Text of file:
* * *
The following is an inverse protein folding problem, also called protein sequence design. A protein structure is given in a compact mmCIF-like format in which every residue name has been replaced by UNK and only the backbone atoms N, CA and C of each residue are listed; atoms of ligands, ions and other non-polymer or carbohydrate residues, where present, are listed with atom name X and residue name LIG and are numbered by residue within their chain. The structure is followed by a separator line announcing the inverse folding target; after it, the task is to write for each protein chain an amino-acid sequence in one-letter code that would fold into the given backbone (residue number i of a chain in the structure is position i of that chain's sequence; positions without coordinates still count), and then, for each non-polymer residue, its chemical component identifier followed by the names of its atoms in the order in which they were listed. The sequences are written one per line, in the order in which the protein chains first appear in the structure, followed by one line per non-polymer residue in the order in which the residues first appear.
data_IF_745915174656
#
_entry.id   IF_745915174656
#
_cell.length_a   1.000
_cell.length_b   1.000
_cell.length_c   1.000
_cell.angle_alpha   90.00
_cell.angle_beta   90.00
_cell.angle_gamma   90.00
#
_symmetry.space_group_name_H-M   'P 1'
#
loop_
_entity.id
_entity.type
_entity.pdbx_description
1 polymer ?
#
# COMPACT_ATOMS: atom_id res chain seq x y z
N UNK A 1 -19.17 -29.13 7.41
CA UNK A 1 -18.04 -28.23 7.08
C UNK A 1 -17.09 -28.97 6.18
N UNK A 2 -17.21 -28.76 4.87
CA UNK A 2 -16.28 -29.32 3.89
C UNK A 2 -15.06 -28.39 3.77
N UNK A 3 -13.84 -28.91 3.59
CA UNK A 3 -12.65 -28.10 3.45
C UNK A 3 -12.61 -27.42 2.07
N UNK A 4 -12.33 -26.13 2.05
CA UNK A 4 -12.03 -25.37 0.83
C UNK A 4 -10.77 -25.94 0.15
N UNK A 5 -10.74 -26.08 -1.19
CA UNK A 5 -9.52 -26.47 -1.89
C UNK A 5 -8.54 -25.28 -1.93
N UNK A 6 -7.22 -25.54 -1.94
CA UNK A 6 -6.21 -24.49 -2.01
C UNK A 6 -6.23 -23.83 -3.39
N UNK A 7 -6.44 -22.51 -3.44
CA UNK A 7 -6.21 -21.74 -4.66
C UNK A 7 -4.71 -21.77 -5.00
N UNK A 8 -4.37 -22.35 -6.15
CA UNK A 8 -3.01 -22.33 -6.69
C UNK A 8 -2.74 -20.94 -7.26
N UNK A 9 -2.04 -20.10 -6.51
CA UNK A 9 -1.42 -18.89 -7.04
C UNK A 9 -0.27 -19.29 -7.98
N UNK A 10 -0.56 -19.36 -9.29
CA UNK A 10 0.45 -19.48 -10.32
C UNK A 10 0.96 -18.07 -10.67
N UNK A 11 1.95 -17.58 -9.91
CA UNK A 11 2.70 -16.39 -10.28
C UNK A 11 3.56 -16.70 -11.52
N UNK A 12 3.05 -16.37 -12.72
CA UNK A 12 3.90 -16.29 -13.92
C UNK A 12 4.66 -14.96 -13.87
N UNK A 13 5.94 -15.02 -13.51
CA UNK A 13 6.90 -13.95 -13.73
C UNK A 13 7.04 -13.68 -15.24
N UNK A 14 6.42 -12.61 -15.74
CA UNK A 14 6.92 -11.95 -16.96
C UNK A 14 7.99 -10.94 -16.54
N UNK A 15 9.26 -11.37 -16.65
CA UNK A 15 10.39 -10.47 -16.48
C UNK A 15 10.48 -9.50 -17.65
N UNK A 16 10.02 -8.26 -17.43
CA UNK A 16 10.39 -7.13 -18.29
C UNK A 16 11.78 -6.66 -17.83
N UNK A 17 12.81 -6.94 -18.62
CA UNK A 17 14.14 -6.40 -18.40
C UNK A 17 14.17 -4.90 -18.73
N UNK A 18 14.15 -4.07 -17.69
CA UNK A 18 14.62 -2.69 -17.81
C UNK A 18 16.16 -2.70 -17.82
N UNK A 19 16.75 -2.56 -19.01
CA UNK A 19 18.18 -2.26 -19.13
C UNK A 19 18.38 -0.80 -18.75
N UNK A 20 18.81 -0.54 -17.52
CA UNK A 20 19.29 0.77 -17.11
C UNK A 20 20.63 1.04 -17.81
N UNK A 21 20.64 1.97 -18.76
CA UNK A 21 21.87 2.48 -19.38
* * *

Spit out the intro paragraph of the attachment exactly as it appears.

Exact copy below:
The following is an inverse protein folding problem, also called protein sequence design. A protein structure is given in a compact mmCIF-like format in which every residue name has been replaced by UNK and only the backbone atoms N, CA and C of each residue are listed; atoms of ligands, ions and other non-polymer or carbohydrate residues, where present, are listed with atom name X and residue name LIG and are numbered by residue within their chain. The structure is followed by a separator line announcing the inverse folding target; after it, the task is to write for each protein chain an amino-acid sequence in one-letter code that would fold into the given backbone (residue number i of a chain in the structure is position i of that chain's sequence; positions without coordinates still count), and then, for each non-polymer residue, its chemical component identifier followed by the names of its atoms in the order in which they were listed. The sequences are written one per line, in the order in which the protein chains first appear in the structure, followed by one line per non-polymer residue in the order in which the residues first appear.